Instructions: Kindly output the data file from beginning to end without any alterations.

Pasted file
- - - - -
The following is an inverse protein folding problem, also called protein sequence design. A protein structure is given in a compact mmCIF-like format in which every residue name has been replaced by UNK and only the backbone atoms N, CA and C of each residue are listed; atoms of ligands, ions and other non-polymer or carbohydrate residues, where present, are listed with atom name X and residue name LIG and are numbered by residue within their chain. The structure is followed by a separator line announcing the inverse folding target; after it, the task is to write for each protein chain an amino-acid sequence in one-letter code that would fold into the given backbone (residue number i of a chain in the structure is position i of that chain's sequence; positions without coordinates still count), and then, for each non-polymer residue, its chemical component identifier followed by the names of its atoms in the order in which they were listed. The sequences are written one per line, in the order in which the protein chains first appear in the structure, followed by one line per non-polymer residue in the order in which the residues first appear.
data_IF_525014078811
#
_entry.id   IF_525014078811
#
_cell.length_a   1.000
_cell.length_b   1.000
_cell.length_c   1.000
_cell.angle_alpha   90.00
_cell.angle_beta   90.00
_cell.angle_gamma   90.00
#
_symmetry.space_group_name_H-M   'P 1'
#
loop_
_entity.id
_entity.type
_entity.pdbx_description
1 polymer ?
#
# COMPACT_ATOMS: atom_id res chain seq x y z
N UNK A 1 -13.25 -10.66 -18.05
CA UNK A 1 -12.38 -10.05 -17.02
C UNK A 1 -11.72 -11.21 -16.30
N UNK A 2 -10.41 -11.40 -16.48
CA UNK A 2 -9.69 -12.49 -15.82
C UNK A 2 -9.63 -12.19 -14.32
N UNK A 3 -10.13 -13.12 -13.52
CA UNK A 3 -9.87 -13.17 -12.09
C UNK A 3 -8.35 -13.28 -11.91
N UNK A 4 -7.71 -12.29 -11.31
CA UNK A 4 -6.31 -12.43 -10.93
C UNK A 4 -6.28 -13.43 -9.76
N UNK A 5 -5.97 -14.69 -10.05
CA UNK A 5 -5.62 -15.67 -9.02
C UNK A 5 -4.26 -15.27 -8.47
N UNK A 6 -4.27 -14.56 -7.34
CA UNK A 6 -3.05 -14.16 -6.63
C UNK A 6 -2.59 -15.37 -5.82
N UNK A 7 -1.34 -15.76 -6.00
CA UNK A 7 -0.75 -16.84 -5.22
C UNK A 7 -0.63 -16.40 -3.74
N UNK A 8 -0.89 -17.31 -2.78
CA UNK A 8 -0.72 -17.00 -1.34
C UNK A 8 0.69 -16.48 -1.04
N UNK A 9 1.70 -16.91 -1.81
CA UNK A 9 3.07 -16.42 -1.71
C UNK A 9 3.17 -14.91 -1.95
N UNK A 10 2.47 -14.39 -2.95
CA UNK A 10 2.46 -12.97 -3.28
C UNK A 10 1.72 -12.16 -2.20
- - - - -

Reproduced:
The following is an inverse protein folding problem, also called protein sequence design. A protein structure is given in a compact mmCIF-like format in which every residue name has been replaced by UNK and only the backbone atoms N, CA and C of each residue are listed; atoms of ligands, ions and other non-polymer or carbohydrate residues, where present, are listed with atom name X and residue name LIG and are numbered by residue within their chain. The structure is followed by a separator line announcing the inverse folding target; after it, the task is to write for each protein chain an amino-acid sequence in one-letter code that would fold into the given backbone (residue number i of a chain in the structure is position i of that chain's sequence; positions without coordinates still count), and then, for each non-polymer residue, its chemical component identifier followed by the names of its atoms in the order in which they were listed. The sequences are written one per line, in the order in which the protein chains first appear in the structure, followed by one line per non-polymer residue in the order in which the residues first appear.
data_IF_525014078811
#
_entry.id   IF_525014078811
#
_cell.length_a   1.000
_cell.length_b   1.000
_cell.length_c   1.000
_cell.angle_alpha   90.00
_cell.angle_beta   90.00
_cell.angle_gamma   90.00
#
_symmetry.space_group_name_H-M   'P 1'
#
loop_
_entity.id
_entity.type
_entity.pdbx_description
1 polymer ?
#
# COMPACT_ATOMS: atom_id res chain seq x y z
N UNK A 1 -13.25 -10.66 -18.05
CA UNK A 1 -12.38 -10.05 -17.02
C UNK A 1 -11.72 -11.21 -16.30
N UNK A 2 -10.41 -11.40 -16.48
CA UNK A 2 -9.69 -12.49 -15.82
C UNK A 2 -9.63 -12.19 -14.32
N UNK A 3 -10.13 -13.12 -13.52
CA UNK A 3 -9.87 -13.17 -12.09
C UNK A 3 -8.35 -13.28 -11.91
N UNK A 4 -7.71 -12.29 -11.31
CA UNK A 4 -6.31 -12.43 -10.93
C UNK A 4 -6.28 -13.43 -9.76
N UNK A 5 -5.97 -14.69 -10.05
CA UNK A 5 -5.62 -15.67 -9.02
C UNK A 5 -4.26 -15.27 -8.47
N UNK A 6 -4.27 -14.56 -7.34
CA UNK A 6 -3.05 -14.16 -6.63
C UNK A 6 -2.59 -15.37 -5.82
N UNK A 7 -1.34 -15.76 -6.00
CA UNK A 7 -0.75 -16.84 -5.22
C UNK A 7 -0.63 -16.40 -3.74
N UNK A 8 -0.89 -17.31 -2.78
CA UNK A 8 -0.72 -17.00 -1.34
C UNK A 8 0.69 -16.48 -1.04
N UNK A 9 1.70 -16.91 -1.81
CA UNK A 9 3.07 -16.42 -1.71
C UNK A 9 3.17 -14.91 -1.95
N UNK A 10 2.47 -14.39 -2.95
CA UNK A 10 2.46 -12.97 -3.28
C UNK A 10 1.72 -12.16 -2.20